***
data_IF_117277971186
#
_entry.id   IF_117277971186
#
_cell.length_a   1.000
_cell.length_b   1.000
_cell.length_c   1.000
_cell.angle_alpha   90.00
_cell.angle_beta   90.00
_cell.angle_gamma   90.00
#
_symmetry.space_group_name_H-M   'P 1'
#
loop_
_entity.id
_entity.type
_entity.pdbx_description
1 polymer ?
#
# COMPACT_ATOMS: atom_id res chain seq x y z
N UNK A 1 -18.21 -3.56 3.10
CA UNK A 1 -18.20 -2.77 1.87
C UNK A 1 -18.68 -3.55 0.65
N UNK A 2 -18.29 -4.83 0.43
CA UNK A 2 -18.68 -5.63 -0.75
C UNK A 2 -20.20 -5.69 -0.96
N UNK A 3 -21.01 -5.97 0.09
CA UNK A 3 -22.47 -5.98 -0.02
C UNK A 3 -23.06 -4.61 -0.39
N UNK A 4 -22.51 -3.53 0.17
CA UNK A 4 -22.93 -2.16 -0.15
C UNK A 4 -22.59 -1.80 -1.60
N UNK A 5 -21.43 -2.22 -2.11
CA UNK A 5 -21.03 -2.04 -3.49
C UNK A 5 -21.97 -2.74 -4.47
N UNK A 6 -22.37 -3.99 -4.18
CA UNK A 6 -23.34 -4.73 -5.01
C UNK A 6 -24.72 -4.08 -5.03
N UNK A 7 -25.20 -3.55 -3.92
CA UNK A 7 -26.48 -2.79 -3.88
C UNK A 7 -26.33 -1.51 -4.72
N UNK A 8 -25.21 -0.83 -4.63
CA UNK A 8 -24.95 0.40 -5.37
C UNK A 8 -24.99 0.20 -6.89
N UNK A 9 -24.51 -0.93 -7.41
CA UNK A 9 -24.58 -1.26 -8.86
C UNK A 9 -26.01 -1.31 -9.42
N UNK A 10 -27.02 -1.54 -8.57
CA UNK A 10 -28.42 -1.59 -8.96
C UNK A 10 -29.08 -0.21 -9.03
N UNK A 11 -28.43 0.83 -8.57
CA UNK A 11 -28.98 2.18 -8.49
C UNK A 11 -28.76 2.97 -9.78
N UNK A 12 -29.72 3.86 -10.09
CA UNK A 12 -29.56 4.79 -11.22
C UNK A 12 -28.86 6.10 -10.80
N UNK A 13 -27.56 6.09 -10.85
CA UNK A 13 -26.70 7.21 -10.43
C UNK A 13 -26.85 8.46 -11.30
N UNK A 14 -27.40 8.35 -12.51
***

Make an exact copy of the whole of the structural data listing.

data_IF_117277971186
#
_entry.id   IF_117277971186
#
_cell.length_a   1.000
_cell.length_b   1.000
_cell.length_c   1.000
_cell.angle_alpha   90.00
_cell.angle_beta   90.00
_cell.angle_gamma   90.00
#
_symmetry.space_group_name_H-M   'P 1'
#
loop_
_entity.id
_entity.type
_entity.pdbx_description
1 polymer ?
#
# COMPACT_ATOMS: atom_id res chain seq x y z
N UNK A 1 -18.21 -3.56 3.10
CA UNK A 1 -18.20 -2.77 1.87
C UNK A 1 -18.68 -3.55 0.65
N UNK A 2 -18.29 -4.83 0.43
CA UNK A 2 -18.68 -5.63 -0.75
C UNK A 2 -20.20 -5.69 -0.96
N UNK A 3 -21.01 -5.97 0.09
CA UNK A 3 -22.47 -5.98 -0.02
C UNK A 3 -23.06 -4.61 -0.39
N UNK A 4 -22.51 -3.53 0.17
CA UNK A 4 -22.93 -2.16 -0.15
C UNK A 4 -22.59 -1.80 -1.60
N UNK A 5 -21.43 -2.22 -2.11
CA UNK A 5 -21.03 -2.04 -3.49
C UNK A 5 -21.97 -2.74 -4.47
N UNK A 6 -22.37 -3.99 -4.18
CA UNK A 6 -23.34 -4.73 -5.01
C UNK A 6 -24.72 -4.08 -5.03
N UNK A 7 -25.20 -3.55 -3.92
CA UNK A 7 -26.48 -2.79 -3.88
C UNK A 7 -26.33 -1.51 -4.72
N UNK A 8 -25.21 -0.83 -4.63
CA UNK A 8 -24.95 0.40 -5.37
C UNK A 8 -24.99 0.20 -6.89
N UNK A 9 -24.51 -0.93 -7.41
CA UNK A 9 -24.58 -1.26 -8.86
C UNK A 9 -26.01 -1.31 -9.42
N UNK A 10 -27.02 -1.54 -8.57
CA UNK A 10 -28.42 -1.59 -8.96
C UNK A 10 -29.08 -0.21 -9.03
N UNK A 11 -28.43 0.83 -8.57
CA UNK A 11 -28.98 2.18 -8.49
C UNK A 11 -28.76 2.97 -9.78
N UNK A 12 -29.72 3.86 -10.09
CA UNK A 12 -29.56 4.79 -11.22
C UNK A 12 -28.86 6.10 -10.80
N UNK A 13 -27.56 6.09 -10.85
CA UNK A 13 -26.70 7.21 -10.43
C UNK A 13 -26.85 8.46 -11.30
N UNK A 14 -27.40 8.35 -12.51